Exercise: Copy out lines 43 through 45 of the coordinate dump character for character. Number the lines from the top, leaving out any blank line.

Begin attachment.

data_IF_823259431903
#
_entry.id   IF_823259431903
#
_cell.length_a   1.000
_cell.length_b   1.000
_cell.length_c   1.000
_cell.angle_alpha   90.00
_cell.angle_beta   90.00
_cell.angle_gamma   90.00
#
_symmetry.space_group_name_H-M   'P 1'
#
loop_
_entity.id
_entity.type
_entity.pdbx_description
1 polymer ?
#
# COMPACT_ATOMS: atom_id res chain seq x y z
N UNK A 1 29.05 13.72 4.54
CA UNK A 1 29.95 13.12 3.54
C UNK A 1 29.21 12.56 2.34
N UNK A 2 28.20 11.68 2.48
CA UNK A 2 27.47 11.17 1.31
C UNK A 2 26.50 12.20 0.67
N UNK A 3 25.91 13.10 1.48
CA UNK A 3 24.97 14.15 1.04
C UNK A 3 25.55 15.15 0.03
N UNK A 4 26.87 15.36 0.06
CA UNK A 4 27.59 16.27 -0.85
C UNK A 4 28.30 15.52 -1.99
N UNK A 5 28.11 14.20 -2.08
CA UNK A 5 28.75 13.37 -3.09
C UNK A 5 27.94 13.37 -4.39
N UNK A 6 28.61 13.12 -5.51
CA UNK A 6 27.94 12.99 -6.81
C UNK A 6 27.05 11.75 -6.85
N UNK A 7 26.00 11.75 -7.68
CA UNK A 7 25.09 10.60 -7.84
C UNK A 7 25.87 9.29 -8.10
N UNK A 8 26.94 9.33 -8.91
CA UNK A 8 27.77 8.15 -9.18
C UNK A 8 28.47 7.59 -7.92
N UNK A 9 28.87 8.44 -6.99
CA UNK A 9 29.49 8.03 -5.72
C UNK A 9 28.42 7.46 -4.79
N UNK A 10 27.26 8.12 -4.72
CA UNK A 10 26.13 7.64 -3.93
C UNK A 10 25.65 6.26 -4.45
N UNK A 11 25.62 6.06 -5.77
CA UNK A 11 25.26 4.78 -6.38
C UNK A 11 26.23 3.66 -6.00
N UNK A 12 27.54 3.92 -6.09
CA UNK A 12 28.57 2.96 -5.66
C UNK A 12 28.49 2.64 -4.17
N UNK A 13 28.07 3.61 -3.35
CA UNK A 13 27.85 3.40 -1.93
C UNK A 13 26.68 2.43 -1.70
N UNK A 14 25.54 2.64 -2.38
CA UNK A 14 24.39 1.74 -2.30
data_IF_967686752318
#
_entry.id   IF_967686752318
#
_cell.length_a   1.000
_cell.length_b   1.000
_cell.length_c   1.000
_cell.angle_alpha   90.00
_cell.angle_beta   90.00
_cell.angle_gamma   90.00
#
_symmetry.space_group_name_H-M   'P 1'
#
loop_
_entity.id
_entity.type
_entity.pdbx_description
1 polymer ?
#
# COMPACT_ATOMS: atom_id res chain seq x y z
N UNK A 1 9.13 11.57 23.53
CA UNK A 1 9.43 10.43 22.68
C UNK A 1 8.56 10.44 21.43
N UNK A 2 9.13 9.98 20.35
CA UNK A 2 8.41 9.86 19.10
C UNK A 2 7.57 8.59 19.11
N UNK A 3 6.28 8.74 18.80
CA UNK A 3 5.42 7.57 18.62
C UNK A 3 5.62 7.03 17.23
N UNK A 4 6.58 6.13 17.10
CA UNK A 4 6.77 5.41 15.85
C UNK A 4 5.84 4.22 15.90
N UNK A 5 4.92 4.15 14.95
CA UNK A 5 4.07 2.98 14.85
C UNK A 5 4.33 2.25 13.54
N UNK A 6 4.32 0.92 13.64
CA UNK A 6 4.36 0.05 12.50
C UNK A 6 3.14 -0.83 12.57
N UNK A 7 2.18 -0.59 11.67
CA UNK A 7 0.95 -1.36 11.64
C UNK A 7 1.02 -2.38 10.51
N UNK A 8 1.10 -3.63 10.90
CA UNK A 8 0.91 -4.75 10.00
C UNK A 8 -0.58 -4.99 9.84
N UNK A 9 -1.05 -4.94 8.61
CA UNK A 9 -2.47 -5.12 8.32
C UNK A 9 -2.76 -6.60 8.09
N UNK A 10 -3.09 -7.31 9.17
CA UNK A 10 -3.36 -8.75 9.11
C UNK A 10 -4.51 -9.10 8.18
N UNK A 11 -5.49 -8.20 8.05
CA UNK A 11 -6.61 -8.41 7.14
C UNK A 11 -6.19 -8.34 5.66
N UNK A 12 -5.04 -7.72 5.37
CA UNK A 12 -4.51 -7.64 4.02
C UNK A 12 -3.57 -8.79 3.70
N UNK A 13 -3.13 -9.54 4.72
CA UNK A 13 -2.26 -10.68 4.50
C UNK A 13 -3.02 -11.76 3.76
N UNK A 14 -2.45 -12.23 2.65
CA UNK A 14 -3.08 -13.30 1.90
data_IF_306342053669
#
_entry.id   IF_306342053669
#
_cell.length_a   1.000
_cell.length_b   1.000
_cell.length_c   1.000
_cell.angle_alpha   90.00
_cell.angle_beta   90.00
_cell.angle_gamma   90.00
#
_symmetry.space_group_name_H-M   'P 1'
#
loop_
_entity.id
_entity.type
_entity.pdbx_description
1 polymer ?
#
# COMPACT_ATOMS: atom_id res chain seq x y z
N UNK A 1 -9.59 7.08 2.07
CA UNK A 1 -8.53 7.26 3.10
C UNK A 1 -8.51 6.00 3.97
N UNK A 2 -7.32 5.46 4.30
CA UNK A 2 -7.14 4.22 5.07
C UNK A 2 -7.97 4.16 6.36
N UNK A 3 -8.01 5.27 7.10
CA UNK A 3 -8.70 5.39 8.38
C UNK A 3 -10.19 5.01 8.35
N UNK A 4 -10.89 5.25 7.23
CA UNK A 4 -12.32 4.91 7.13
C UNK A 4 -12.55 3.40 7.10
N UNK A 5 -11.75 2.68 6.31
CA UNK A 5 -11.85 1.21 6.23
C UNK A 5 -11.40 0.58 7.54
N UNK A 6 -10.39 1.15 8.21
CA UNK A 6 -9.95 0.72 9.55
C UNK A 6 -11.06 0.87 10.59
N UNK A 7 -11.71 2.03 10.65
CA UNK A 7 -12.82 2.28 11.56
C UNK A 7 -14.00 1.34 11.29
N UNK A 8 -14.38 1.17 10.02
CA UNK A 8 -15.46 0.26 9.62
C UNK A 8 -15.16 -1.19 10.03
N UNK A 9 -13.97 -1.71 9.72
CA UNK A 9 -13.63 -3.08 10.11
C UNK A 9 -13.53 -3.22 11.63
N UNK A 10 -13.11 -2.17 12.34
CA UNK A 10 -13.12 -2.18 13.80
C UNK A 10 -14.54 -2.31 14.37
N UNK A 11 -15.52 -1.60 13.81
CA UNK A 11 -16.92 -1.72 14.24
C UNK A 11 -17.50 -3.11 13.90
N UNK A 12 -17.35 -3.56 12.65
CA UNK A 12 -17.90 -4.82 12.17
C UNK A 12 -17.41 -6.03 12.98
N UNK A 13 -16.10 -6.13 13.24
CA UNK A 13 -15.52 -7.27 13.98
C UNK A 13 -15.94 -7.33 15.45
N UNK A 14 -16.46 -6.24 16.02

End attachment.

CA UNK A 8 27.77 8.15 -9.18
C UNK A 8 28.47 7.59 -7.92
N UNK A 9 28.87 8.44 -6.99